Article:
Difference between revisions of "2001 AMC 12 Problems/Problem 12"
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===Solution 4=== | ===Solution 4=== | ||
Take a good-sized sample of consecutive integers; for example, the first 25 positive integers. Determine that the numbers 3, 4, 6, 8, 12, 16, 18, 21, and 24 exhibit the properties given in the question. 25 is a divisor of 2000, so there are <math>\frac{9}{25}*2000=800</math> numbers satisfying the given conditions between 1 and 2000. Since 2001 is a multiple of 3, add 1 to 800 to get <math>800+1=\boxed{\textbf{(B)}\ 801}</math>. | Take a good-sized sample of consecutive integers; for example, the first 25 positive integers. Determine that the numbers 3, 4, 6, 8, 12, 16, 18, 21, and 24 exhibit the properties given in the question. 25 is a divisor of 2000, so there are <math>\frac{9}{25}*2000=800</math> numbers satisfying the given conditions between 1 and 2000. Since 2001 is a multiple of 3, add 1 to 800 to get <math>800+1=\boxed{\textbf{(B)}\ 801}</math>. | ||
+ | |||
+ | ===Solution 5=== | ||
+ | Since the least common multiple of 3,4,5 is 60, we know the pattern will repeat itself in 60 multiples. | ||
+ | |||
+ | So start with a 1 to 60 matrix, cross out all 5 multiples and box all 3 multiples not crossed out, and underbrace all 4 multiples not crossed out and not boxed. | ||
+ | |||
+ | Then count all the boxed or underbraced numbers, we find 24 of them. | ||
+ | |||
+ | So the for every 60 numbers, there will be 24 numbers 2/5 numbers fit the pattern, so pick 801 which is the closest answer by multiple 2/5 to 2001. | ||
+ | |||
+ | \[ | ||
+ | \begin{bmatrix} | ||
+ | 1 & 2 & \boxed{3} & \underbrace{4} & \cancel{5} & \boxed{6} & 7 & \underbrace{8} & \boxed{9} & \cancel{10}\\ | ||
+ | 11 & \boxed{12} & 13 & 14 & \cancel{15} & \underbrace{16} & 17 & \boxed{18} & 19 & \cancel{20}\\ | ||
+ | \boxed{21} & 22 & 23 & \boxed{24} & \cancel{25} & 26 & \boxed{27} & \underbrace{28} & 29 & \cancel{30}\\ | ||
+ | 31 & \underbrace{32} & \boxed{33} & 34 & \cancel{35} & \boxed{36} & 37 & 38 & \boxed{39} & \cancel{40}\\ | ||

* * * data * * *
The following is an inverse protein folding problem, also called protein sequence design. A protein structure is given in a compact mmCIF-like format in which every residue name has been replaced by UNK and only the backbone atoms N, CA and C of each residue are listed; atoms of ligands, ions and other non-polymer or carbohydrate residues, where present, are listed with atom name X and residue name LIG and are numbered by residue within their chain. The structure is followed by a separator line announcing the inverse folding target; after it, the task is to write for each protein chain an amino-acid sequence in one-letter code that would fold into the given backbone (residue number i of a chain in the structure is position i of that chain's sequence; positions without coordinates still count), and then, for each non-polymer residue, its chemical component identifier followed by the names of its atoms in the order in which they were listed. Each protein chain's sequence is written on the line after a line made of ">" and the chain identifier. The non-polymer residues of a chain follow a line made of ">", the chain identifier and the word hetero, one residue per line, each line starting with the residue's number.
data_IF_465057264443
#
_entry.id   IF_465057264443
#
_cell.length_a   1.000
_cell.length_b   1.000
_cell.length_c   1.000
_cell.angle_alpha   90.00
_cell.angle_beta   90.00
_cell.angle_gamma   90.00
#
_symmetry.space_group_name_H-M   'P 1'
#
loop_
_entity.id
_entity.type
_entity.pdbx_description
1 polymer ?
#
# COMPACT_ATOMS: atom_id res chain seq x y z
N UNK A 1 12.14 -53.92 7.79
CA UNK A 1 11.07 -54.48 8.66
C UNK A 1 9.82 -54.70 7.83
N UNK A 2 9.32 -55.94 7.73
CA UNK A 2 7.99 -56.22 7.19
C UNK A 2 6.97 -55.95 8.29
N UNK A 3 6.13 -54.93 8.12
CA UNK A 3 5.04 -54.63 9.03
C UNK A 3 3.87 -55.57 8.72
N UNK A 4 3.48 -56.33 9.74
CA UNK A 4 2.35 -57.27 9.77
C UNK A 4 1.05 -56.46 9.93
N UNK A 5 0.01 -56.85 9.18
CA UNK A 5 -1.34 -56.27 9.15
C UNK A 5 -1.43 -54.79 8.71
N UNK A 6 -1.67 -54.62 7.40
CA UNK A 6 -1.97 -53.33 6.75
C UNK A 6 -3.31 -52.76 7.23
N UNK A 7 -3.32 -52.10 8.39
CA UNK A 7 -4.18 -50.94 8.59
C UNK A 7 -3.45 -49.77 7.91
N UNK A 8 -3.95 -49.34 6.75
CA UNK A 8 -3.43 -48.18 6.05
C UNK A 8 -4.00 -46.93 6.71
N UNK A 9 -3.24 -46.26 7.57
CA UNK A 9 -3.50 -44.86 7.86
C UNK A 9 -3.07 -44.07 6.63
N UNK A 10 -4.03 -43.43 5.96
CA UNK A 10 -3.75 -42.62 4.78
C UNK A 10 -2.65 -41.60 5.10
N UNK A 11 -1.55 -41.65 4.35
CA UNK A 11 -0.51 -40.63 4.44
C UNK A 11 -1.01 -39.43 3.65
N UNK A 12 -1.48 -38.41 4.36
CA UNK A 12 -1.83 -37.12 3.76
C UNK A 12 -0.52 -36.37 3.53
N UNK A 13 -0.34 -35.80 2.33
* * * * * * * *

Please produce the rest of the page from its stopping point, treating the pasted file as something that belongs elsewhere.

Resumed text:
+ | 41 & \boxed{42} & 43 & \underbrace{44} & \cancel{45} & 46 & 47 & \boxed{48} & 49 & \cancel{50}\\ | ||
+ | \boxed{51} & \underbrace{52} & 53 & \boxed{54} & \cancel{55} & \underbrace{56} & \boxed{57} & 58 & 59 & \cancel{60}\\ | ||
+ | \end{bmatrix} | ||
+ | \] | ||
== See Also == | == See Also == |
Revision as of 13:03, 22 April 2018
- The following problem is from both the 2001 AMC 12 #12 and 2001 AMC 10 #25, so both problems redirect to this page.
Contents
Problem
How many positive integers not exceeding are multiples of or but not ?
Solution 1
Out of the numbers to four are divisible by and three by , counting twice. Hence out of these numbers are multiples of or .
The same is obviously true for the numbers to for any positive integer .
Hence out of the numbers to there are numbers that are divisible by or . Out of these , the numbers , , , , and are divisible by . Therefore in the set there are precisely numbers that satisfy all criteria from the problem statement.
Again, the same is obviously true for the set for any positive integer .
We have , hence there are good numbers among the numbers to . At this point we already know that the only answer that is still possible is , as we only have numbers left.
By examining the remaining by hand we can easily find out that exactly of them match all the criteria, giving us good numbers. This is correct.
Solution 2